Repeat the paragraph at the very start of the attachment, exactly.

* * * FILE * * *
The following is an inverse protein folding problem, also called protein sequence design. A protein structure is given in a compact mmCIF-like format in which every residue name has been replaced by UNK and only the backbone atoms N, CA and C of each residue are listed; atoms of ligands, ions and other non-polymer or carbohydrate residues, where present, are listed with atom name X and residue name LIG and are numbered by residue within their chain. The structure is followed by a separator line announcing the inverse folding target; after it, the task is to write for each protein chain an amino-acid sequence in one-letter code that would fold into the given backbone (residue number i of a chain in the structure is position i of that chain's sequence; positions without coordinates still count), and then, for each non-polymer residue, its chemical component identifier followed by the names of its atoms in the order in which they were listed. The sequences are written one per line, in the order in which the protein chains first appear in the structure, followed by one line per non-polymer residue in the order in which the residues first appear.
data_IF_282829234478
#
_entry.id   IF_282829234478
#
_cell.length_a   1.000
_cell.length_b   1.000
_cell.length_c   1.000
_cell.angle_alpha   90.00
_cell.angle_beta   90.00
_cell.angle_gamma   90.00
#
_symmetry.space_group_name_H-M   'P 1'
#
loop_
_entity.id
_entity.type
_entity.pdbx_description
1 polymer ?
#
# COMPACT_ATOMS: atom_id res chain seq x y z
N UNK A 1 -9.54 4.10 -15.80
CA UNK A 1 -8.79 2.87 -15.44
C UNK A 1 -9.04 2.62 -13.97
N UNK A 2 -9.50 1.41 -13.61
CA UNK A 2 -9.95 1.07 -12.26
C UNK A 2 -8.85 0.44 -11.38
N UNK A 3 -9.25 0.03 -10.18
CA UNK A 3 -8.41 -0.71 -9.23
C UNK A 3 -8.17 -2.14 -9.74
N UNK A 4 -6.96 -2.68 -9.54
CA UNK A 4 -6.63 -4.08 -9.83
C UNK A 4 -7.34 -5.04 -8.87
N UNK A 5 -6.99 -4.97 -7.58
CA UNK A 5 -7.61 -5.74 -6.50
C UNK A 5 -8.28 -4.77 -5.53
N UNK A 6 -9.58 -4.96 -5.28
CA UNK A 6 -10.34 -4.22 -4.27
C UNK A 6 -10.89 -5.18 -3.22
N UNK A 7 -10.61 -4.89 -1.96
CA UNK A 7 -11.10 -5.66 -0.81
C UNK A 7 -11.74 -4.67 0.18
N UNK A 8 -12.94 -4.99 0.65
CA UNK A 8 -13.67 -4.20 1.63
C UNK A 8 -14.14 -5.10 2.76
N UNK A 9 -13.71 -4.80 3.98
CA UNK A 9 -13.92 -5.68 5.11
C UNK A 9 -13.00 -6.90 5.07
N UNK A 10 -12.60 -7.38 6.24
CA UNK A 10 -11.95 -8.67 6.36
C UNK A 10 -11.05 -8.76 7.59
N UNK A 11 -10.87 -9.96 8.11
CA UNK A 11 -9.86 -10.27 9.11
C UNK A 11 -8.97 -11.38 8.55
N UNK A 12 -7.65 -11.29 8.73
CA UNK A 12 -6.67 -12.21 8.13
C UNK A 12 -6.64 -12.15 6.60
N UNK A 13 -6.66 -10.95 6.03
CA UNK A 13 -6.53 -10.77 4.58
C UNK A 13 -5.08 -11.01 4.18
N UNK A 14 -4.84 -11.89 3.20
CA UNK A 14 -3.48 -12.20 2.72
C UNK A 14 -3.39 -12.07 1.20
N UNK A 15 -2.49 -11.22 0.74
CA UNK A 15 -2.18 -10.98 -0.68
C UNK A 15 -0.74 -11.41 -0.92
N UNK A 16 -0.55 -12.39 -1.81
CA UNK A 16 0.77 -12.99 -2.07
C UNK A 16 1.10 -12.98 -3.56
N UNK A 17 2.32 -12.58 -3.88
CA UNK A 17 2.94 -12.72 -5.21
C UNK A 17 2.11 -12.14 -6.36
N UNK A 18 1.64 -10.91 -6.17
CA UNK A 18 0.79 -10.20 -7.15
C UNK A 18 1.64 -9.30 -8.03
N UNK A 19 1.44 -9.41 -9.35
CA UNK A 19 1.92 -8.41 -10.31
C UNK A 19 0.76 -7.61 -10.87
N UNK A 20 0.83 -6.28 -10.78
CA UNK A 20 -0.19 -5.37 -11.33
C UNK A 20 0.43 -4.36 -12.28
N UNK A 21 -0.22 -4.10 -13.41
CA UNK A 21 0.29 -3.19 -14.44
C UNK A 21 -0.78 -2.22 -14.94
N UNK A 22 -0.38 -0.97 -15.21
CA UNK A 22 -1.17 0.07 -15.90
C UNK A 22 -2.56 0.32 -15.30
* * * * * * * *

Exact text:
The following is an inverse protein folding problem, also called protein sequence design. A protein structure is given in a compact mmCIF-like format in which every residue name has been replaced by UNK and only the backbone atoms N, CA and C of each residue are listed; atoms of ligands, ions and other non-polymer or carbohydrate residues, where present, are listed with atom name X and residue name LIG and are numbered by residue within their chain. The structure is followed by a separator line announcing the inverse folding target; after it, the task is to write for each protein chain an amino-acid sequence in one-letter code that would fold into the given backbone (residue number i of a chain in the structure is position i of that chain's sequence; positions without coordinates still count), and then, for each non-polymer residue, its chemical component identifier followed by the names of its atoms in the order in which they were listed. The sequences are written one per line, in the order in which the protein chains first appear in the structure, followed by one line per non-polymer residue in the order in which the residues first appear.